Suzanne Pleshette: Actress whose roles included being pecked to death in Hitchcock's 'The Birds'

Suzanne Pleshette, actress: born New York 31 January 1937; married 1964 Troy Donahue (marriage dissolved 1964), 1968 Tom Gallagher (died 2000), 2001 Tom Poston (died 2007); died Los Angeles 19 January 2008

In the early 1960s, the hazel-eyed and husky-voiced brunette actress Suzanne Pleshette seemed on the brink of major stardom. She played leading lady to Troy Donahue in Rome Adventure (1962), and Tony Curtis in 40 Pounds of Trouble (1963), but her screen roles, with the exception of her part as a love-spurned schoolteacher pecked to death in Alfred Hitchcock's The Birds (1963), rarely equalled her talent.

Four years after Rome Adventure, her film career was virtually over, and she became a prominent figure on television. Apart from starring in countless TV movies and series episodes, she had a gift for repartee and an earthy wit that made her a sought-after chat-show guest. On the panel game Hollywood Squares, she is remembered for being asked, "Governor Reagan has recently been deluged with a tremendous amount of requests to do one particular thing. What is it?" Pleshette immediately answered, "Retire". Later she was to become famous in the US for her portrayal of Bob Newhart's bubble-headed but bright and caring wife in the long-running situation comedy The Bob Newhart Show (1972-78).

Born in Brooklyn in 1937, she was the only child of a ballerina, Geraldine Rivers (*ée Kaplan), and Eugene Pleshette, stage manager of the Paramount Theatre in Brooklyn during the big band era. Pleshette later described herself as "weaned on show business". She studied at Manhattan's High School of the Performing Arts from an early age and after graduation, briefly attended Syracuse University, then Finch College, before spending two years at the Neighborhood Playhouse School of the Theatre in New York, where she was coached by Sanford Meisner.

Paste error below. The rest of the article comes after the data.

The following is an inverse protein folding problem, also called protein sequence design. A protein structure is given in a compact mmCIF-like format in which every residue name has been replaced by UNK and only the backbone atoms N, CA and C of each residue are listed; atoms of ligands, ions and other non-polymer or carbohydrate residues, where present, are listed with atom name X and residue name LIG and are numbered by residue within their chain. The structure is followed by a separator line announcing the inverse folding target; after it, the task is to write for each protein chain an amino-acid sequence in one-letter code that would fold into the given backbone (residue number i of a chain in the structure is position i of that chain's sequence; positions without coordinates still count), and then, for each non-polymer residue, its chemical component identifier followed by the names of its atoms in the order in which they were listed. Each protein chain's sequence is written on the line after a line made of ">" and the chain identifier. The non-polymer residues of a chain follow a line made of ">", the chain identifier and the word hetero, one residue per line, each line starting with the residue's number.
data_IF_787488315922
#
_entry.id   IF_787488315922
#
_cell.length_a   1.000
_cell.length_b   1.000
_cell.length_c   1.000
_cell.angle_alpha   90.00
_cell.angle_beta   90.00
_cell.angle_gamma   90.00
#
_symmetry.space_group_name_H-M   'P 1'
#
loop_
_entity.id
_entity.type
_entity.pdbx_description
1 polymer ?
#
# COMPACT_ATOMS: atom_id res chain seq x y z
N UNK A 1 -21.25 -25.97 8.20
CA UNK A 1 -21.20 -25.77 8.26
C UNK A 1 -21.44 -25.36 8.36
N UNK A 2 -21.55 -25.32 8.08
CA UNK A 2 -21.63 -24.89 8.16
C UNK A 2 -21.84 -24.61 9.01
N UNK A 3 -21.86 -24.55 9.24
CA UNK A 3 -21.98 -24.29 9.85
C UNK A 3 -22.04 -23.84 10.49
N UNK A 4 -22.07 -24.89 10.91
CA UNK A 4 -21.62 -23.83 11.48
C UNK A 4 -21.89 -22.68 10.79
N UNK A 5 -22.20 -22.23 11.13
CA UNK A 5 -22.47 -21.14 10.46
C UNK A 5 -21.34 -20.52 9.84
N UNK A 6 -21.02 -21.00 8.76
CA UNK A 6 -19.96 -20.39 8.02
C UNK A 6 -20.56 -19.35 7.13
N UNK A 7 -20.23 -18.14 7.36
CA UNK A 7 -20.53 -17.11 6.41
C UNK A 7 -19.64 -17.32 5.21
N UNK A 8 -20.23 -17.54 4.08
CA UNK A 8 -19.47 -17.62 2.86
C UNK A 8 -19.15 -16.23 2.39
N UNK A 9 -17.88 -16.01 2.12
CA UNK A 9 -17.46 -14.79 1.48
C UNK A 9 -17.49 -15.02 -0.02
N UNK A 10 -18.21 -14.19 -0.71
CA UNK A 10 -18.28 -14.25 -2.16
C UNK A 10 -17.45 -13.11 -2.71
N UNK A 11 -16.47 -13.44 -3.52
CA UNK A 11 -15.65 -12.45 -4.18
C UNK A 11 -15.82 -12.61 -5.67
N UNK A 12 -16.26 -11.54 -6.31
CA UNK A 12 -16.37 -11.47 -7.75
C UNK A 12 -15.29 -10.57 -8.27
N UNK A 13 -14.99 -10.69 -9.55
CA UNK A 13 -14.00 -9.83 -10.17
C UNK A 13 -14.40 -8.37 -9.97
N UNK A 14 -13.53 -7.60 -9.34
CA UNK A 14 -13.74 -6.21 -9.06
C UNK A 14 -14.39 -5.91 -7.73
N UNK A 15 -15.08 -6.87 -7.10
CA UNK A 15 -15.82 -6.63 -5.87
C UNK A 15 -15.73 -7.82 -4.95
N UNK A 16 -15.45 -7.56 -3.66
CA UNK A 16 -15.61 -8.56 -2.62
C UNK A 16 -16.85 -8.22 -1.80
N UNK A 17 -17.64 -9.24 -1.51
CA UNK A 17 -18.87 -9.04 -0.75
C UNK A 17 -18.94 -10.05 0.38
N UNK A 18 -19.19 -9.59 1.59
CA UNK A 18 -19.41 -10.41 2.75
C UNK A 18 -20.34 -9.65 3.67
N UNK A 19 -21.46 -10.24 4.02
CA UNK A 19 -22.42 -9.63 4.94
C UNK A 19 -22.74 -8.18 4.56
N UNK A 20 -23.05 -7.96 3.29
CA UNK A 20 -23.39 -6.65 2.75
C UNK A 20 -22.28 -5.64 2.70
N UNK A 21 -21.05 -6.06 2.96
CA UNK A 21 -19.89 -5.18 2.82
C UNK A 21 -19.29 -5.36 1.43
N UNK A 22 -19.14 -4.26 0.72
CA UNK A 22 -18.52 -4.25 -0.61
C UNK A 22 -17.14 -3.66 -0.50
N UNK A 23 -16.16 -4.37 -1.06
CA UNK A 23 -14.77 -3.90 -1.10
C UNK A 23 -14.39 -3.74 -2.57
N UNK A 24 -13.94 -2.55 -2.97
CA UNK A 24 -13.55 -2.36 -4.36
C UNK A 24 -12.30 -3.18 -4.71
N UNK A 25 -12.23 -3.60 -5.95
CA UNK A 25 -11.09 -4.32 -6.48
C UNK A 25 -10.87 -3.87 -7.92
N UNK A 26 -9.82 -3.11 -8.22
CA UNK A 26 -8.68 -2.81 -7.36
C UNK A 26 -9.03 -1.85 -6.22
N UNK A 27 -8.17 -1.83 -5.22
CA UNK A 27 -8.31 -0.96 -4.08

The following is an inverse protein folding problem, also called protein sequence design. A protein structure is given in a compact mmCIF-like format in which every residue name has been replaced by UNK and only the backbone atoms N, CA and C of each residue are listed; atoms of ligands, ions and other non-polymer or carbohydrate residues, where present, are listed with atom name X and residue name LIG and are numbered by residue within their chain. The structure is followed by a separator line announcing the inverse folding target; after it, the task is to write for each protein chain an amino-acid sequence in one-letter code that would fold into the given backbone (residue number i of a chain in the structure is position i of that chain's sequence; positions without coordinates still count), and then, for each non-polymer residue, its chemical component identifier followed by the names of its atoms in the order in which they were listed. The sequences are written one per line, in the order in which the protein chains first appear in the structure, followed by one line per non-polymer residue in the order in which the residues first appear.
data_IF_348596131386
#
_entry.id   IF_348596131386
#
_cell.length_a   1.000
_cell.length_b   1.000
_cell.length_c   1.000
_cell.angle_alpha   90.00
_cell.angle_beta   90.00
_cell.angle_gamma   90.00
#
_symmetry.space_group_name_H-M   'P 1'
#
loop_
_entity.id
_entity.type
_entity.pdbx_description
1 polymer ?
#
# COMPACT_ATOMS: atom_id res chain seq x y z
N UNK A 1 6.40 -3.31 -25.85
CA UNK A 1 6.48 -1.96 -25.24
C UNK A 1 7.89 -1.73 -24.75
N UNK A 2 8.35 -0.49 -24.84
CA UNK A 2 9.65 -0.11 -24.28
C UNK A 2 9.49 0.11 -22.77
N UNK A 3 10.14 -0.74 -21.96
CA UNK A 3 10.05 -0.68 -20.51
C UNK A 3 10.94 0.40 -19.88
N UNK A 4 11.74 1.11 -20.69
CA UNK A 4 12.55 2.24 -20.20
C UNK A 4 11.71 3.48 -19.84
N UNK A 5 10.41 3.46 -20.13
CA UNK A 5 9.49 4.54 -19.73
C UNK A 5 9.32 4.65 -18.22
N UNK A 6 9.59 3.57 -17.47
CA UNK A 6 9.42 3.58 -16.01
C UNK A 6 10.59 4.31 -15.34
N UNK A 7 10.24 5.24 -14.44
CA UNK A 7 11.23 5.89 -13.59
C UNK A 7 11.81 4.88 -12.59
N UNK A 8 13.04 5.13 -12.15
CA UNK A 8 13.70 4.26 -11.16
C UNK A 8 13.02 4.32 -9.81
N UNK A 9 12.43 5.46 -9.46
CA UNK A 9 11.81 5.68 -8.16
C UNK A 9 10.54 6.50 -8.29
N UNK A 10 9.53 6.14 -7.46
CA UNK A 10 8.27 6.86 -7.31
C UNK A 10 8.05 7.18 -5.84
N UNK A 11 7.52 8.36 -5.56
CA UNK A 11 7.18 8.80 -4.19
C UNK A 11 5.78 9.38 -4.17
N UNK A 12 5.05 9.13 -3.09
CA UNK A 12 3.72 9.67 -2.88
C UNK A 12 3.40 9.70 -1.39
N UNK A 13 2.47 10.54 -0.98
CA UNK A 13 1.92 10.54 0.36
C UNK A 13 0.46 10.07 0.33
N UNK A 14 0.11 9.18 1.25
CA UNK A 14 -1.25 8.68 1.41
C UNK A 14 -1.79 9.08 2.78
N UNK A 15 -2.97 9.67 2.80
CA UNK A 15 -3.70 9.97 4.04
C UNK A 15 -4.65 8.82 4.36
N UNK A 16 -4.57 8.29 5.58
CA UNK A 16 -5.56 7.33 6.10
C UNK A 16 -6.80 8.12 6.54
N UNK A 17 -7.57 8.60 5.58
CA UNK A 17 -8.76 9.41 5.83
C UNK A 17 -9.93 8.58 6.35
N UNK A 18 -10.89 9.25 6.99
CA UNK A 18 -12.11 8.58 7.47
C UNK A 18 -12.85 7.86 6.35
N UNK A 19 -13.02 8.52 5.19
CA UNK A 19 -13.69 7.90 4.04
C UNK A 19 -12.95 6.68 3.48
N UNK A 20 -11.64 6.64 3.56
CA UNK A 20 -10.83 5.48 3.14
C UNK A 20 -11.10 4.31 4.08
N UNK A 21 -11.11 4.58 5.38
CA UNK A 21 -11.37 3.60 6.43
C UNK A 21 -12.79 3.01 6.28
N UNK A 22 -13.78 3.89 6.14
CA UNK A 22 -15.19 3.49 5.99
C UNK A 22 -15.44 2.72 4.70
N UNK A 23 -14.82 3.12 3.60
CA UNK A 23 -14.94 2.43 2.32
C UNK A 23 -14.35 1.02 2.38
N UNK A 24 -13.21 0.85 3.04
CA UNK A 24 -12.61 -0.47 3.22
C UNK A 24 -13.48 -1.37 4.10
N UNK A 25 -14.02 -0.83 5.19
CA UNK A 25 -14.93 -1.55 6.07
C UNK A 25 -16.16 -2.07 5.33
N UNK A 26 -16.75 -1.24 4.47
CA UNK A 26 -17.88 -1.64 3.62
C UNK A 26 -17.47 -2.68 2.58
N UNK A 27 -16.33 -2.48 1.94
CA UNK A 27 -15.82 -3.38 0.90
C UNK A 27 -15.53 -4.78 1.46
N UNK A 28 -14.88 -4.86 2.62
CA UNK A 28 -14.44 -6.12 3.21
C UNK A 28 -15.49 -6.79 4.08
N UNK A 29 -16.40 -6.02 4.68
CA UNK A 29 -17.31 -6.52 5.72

She made her Broadway début playing a small role in the hit drama Compulsion (1957), in which Dean Stockwell and Roddy McDowall starred as characters based on the real-life killers Leopold and Loeb. Pleshette also understudied Ina Balin as Ruth Goldenberg, and near the end of the run she took over the role, bringing her to the attention of the comedian Jerry Lewis, who signed her to appear with him in The Geisha Boy (1958).

Pleshette returned to Broadway in S.N. Behrman's semi-autobiographical play about growing up in a Jewish neighbourhood in Massachusetts, The Cold Wind and the Warm (1958). After its modest run of 84 performances, Pleshette was asked to succeed Anne Bancroft in William Gibson's two-character play Two for the Seesaw (1959). Later the same year she starred with Tom Poston and Constance Ford in Lorenzo Semple Jnr's Golden Fleecing, a comedy set in Venice. The New York Times labelled her performance "stunning", praising her "nice sense of comic adventure". In 1961 she again took over from Bancroft, in the role of Annie Sullivan, resolute teacher of deaf mute Helen Keller (Patty Duke), in William Gibson's The Miracle Worker.

She returned to the screen in Delmer Daves' 1962 film Rome Adventure (released as Lovers Must Learn in the UK), in which she played a librarian, sacked for stocking a banned book, who goes to Rome to find love, ultimately forsaking sophisticated Rossano Brazzi and winning the callow all-American Troy Donahue away from Angie Dickinson. It did only moderately well, but has since gained a reputation as enjoyable tosh. Pleshette and her co-star Donahue were married in 1964, but she divorced him nine months later. "Troy was a sweet, good man," she later said. "We just were never destined to be married. We just didn't have the same values. But I'm not bitter. He taught me how to laugh."